The Quran is full of gems. The verses, the passages, the chapters, the parables may differ in words and phrases, but they all essentially talk of the same concepts â that we must believe in Allah, rely on Him and follow His commands if we wish to live in peace and contentment.
At Baradari, we have taken some of these concepts, inspired by the Quran, written them in calligraphy, and neatly framed them. You can place these little frames as powerful reminders on your desk or shelf, home or office. Gift them to yourself, or your loved one.
If you believe in âqadrâ, you will be able to practise both âsabrâ and shukrâ
âQadrâ is an Arabic word for destiny, decree, or pre-ordainment. It implies that Allah decreed our destinies before we were born, according to which our lives unfold. Belief in âqadrâ is one of the six articles of faith for a Muslim.
âSabrâ is patience. Patience is a deep, profound concept linked to âqadrâ. It is practising restraint whether in distress or joy. When hardships visit us, being patient means not giving into anger or anxiety, being calm and practical, and trying our best to resolve our hardship, while placing our trust in Allah. When success or happiness visits us, being patient means not becoming arrogant or disobeying Allahâs command in expressing our joy. Being patient means not being overwhelmed by either sorrow or joy, and continuing to carry out our tasks in this world in the hope that Allah will reward us for them. Sabr is not easy to practise, which is why Allah rewards it highly. But certainly, belief in âQadrâ helps one in being patient, as a person learns to view his/her life in terms of Allahâs Decree and Plan for us. And Allah is, indeed, the Best of Planners.
âShukrâ is gratitude and gratefulness to Allah, and is rooted in the concept of âqadrâ. When we realise that Allah desires and plans the best for us, we feel a sense of gratitude, and thus optimism, even in distressing times. Allah has decreed the best for us, and even our seemingly âbad timesâ are good for us as they make us wiser, stronger and more compassionate human beings. Making us better people is all a part of Allahâs Qadr. Now isnât that something to feel grateful for?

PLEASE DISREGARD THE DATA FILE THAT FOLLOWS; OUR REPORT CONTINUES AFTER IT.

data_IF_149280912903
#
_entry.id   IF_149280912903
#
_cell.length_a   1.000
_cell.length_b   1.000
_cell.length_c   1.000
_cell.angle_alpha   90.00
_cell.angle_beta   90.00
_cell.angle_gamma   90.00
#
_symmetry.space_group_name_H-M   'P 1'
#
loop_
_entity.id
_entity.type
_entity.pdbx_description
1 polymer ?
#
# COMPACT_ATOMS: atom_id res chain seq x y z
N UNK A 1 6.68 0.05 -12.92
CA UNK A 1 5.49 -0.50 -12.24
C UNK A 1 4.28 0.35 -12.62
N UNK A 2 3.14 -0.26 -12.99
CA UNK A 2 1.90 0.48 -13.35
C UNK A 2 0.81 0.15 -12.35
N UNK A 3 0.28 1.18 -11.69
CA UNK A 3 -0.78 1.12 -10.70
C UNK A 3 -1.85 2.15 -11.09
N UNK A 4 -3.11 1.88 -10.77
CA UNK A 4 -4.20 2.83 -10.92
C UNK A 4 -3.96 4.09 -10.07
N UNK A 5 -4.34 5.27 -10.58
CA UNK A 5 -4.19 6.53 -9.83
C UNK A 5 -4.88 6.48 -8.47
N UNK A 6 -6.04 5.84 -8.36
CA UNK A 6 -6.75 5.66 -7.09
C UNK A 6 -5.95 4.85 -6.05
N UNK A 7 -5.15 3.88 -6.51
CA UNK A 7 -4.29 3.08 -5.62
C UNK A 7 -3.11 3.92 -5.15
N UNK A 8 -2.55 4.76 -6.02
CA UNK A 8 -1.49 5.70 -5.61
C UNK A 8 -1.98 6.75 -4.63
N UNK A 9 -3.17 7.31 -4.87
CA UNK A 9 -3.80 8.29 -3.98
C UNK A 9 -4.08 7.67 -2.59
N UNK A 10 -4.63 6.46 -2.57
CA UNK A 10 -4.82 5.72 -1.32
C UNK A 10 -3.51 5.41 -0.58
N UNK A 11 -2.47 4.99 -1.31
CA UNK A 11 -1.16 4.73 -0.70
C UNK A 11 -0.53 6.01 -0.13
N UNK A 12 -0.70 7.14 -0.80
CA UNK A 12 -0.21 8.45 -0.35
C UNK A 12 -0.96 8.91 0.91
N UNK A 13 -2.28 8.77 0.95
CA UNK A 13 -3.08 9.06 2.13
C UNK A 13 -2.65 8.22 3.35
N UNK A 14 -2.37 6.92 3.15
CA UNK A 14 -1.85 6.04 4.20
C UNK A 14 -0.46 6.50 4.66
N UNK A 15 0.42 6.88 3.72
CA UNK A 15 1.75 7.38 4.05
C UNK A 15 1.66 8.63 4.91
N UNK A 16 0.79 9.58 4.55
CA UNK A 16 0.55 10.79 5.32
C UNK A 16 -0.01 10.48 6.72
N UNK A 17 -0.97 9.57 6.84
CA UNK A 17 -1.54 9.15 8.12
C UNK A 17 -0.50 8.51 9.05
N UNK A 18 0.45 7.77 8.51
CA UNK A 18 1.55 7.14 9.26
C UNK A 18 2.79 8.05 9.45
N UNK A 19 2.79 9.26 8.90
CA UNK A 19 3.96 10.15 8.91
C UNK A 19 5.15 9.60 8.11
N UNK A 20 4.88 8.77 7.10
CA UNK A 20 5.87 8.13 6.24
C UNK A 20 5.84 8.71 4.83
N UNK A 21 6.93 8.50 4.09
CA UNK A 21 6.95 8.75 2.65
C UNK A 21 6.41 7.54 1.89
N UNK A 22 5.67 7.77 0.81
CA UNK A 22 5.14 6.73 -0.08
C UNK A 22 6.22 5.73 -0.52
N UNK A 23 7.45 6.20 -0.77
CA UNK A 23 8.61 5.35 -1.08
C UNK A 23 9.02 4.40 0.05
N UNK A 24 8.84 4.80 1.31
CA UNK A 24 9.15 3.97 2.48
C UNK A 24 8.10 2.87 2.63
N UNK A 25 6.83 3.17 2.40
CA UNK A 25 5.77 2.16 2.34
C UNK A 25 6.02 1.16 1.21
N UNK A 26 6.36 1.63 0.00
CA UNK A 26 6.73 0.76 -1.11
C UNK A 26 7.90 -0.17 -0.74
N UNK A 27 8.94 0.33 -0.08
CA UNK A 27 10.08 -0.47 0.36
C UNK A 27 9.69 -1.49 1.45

âIlmâ and âAmalâ are two sides of the same coin, and one isnât complete without the other.
Without knowledge, how can we act upon it?
And what use is knowledge if it isnât followed by action?
The Quran exhorts us to âbelieve and go good deedsâ in order to taste success in this life and the next. Indeed, belief comes from knowledge. But belief alone is not enough for us to achieve success. Our deeds or acts must reflect our belief, which comes from knowledge.
Interestingly, âilmâ and âamalâ use the same letters of the Arabic alphabet â âaayeenâ, âlaamâ and âmeemâ. Thatâs even a further sign of how the two concepts of knowledge and action are linked.
Usr: Hardship, difficulty
Yusr: Ease, comfort
Allah says in the Quran (Chapter 94:5), âFa inna maâal usri Yusraâ (âFor verily with hardship comes ease.â)
When we encounter blockades in life, Allah also guides us on the way out. If we are facing stress, ease makes its way in too. Itâs important to understand that âeaseâ does not come after, but with, hardship. They donât exist sequentially, but together, even though one aspect may seem to overpower the other at some points. But eventually, difficulties do get eased out. Ease starts coming in, even though you donât realise it in the midst of hardship. In fact, your own courage and efforts to deal with the hardship is a sign of ease given by Allah. So, put your trust in Him and hope for the best.